The judge rejected these arguments and denied the request for a preliminary injunction. He said that the employer groups did not explain why they simply couldn’t just modify their drug testing programs to comply with the new rule, and said that he saw no evidence that the programs would lose any effectiveness if they were so modified. He concluded that the challengers’ arguments were “based almost entirely on unsupported beliefs, unfounded fear, and speculation,” which fell short of the evidence needed to meet the demanding standard justifying an injunction blocking the rule.
It is important to note that the court did not rule on whether the rule and OSHA's interpretations were actually lawful, but only determined that the employer groups could not prove that a substantial threat that irreparable harmwould occur if the rule were allowed to take effect on December 1. As Judge Lindsay noted in the concluding lines of his decision, “that the court has denied injunctive relief requested by Plaintiffs is not a comment or indication as to whether Defendants will ultimately prevail on the merits. This determination is left for another day.”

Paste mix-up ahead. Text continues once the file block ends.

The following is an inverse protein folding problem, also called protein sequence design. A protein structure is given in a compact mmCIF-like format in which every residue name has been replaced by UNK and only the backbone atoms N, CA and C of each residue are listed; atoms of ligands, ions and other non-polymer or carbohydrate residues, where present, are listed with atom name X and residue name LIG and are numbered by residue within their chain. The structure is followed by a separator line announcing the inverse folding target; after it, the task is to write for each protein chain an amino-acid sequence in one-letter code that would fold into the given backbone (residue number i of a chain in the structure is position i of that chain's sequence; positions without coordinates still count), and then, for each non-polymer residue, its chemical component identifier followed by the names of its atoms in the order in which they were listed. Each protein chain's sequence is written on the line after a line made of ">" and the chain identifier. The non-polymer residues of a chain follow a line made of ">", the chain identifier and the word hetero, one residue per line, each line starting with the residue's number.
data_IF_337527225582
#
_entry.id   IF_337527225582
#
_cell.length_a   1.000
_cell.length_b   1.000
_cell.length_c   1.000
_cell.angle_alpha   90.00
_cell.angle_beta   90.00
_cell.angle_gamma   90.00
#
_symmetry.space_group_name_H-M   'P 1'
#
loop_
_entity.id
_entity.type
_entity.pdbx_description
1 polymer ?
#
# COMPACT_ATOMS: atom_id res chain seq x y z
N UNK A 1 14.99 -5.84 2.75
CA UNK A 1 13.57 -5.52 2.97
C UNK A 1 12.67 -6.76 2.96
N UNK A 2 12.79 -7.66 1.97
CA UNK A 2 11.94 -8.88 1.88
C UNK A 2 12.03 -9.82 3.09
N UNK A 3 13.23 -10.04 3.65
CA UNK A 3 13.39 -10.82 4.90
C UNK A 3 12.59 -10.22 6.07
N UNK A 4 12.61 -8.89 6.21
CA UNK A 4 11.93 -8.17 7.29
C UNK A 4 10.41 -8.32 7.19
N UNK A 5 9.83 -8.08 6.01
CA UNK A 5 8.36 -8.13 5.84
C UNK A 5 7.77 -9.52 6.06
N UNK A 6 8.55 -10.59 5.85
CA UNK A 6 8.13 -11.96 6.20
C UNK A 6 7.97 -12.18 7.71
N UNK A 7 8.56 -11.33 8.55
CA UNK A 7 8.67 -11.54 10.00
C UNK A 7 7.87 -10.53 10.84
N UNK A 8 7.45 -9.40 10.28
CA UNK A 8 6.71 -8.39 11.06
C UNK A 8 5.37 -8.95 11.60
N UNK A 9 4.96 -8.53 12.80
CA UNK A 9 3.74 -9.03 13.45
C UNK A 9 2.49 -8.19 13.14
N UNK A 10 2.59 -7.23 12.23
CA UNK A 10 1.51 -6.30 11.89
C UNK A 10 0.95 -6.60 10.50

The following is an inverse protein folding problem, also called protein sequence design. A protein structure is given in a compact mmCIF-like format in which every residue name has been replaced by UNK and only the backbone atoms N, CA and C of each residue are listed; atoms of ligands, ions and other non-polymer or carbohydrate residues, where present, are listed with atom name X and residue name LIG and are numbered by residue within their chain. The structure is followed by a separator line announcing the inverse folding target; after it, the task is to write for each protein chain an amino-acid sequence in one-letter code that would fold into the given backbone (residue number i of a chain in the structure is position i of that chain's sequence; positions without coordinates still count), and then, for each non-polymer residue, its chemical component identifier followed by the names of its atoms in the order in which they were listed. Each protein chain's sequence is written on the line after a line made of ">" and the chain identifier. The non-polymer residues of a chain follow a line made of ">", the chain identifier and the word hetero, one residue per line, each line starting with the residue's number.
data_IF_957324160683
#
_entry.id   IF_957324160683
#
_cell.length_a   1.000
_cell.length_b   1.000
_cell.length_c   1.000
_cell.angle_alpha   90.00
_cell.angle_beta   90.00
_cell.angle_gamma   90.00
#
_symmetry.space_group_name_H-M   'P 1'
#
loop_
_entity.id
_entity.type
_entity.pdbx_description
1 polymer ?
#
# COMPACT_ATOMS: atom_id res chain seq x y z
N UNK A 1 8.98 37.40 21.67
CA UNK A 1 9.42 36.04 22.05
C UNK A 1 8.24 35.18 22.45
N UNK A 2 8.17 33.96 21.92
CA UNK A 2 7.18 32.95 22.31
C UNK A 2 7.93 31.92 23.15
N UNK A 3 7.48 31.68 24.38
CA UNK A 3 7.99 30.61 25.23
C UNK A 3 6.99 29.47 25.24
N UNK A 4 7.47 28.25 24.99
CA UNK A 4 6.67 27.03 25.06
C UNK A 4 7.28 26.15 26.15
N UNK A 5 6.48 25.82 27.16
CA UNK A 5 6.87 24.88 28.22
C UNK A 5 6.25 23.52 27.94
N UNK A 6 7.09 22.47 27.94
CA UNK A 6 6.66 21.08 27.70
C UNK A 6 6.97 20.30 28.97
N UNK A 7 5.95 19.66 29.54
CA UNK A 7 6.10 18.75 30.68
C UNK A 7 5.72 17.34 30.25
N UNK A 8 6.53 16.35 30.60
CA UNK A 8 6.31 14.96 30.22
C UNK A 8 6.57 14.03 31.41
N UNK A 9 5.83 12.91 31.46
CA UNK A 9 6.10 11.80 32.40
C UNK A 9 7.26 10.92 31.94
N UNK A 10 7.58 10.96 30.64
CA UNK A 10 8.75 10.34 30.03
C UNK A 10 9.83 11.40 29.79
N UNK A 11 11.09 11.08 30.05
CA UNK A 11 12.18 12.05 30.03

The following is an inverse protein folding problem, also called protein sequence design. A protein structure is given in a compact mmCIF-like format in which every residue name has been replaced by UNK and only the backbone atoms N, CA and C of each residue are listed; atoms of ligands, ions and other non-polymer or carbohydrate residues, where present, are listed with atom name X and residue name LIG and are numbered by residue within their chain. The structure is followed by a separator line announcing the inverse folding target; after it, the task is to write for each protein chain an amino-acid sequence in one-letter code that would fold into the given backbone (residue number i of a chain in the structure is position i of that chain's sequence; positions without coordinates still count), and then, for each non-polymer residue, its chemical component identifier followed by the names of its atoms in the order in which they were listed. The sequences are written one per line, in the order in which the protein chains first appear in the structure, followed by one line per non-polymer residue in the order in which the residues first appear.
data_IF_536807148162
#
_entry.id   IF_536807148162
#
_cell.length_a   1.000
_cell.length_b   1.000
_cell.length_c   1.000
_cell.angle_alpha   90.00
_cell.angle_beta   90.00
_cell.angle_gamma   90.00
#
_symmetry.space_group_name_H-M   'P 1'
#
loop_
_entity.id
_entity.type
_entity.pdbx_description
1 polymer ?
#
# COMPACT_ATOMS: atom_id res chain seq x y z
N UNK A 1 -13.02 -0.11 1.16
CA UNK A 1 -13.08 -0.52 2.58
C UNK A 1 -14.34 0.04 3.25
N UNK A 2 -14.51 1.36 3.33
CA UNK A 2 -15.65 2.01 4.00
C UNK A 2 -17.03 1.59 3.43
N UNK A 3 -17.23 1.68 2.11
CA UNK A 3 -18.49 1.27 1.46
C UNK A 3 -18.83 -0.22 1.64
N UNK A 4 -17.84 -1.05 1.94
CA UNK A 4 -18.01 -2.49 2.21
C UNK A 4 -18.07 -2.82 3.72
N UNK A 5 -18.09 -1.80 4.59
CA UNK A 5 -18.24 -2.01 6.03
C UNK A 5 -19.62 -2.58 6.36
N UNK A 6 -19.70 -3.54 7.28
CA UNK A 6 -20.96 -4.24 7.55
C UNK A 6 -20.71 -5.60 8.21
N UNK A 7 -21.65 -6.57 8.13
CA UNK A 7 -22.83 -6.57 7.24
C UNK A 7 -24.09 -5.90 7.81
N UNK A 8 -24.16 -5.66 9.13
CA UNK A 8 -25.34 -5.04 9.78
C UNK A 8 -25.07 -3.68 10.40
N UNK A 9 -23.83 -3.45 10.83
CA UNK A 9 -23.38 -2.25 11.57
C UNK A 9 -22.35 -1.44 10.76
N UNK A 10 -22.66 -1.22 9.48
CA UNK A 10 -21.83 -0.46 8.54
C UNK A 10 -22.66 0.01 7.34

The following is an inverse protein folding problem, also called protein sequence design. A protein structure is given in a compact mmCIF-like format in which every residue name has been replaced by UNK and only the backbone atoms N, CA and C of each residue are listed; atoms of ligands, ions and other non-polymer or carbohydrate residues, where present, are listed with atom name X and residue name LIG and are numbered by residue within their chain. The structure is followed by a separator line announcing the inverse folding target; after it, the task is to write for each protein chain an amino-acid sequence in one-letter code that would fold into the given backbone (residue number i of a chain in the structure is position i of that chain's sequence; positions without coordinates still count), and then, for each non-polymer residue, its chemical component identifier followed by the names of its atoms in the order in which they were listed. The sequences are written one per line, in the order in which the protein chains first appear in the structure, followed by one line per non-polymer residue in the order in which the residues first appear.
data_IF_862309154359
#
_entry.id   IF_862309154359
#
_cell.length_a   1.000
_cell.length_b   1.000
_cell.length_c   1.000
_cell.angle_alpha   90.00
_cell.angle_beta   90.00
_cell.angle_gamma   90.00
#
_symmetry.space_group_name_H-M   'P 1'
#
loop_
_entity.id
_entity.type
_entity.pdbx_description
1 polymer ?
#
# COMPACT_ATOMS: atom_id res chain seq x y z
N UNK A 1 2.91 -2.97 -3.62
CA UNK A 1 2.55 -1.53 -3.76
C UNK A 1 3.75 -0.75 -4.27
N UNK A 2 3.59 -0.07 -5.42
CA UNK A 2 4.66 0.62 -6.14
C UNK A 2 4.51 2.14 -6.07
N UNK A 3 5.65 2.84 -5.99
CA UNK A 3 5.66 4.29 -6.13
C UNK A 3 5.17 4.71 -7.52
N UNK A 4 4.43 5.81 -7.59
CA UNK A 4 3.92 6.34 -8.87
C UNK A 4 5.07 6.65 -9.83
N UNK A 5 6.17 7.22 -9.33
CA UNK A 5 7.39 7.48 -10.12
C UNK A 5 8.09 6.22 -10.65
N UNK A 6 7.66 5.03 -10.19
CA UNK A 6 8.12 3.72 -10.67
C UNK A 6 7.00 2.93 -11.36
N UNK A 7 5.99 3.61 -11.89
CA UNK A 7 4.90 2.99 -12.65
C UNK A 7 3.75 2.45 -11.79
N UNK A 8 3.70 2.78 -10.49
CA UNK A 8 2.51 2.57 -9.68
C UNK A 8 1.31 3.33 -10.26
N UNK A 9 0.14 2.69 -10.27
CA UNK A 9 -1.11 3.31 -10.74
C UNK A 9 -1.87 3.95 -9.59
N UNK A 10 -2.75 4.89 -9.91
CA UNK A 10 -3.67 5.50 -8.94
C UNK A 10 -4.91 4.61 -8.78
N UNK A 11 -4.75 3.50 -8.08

What Should Employers Do Now?
Employers are faced with the question of whether to change their policies and procedures to comply with the December 1 effective date, or risk waiting to see what happens in 2017. Unfortunately, there is no easy answer. You should consider your corporate culture and your specific needs in determining whether and how to change your policies relating to:
- automatic post-accident drug testing;
- rules requiring “immediate” reporting of workplace injuries and illnesses; and
- incentive programs based upon worker injury data.
The straightforward approach is to follow the examples and recommendations set out in OSHA's October 19 Guidance Memorandum. To comply with OSHA’s current standards, you would no longer automatically test employees after all recordable workplace injuries, but would do so only when you have some level of reasonable suspicion that unlawful drug use might have been a factor in the accident. Similarly, you would completely eliminate all employee safety incentive programs which rely in whole or in part on injury and illness data. Finally, you would remove the word “immediately” from policies requiring the reporting of workplace injuries and illnesses.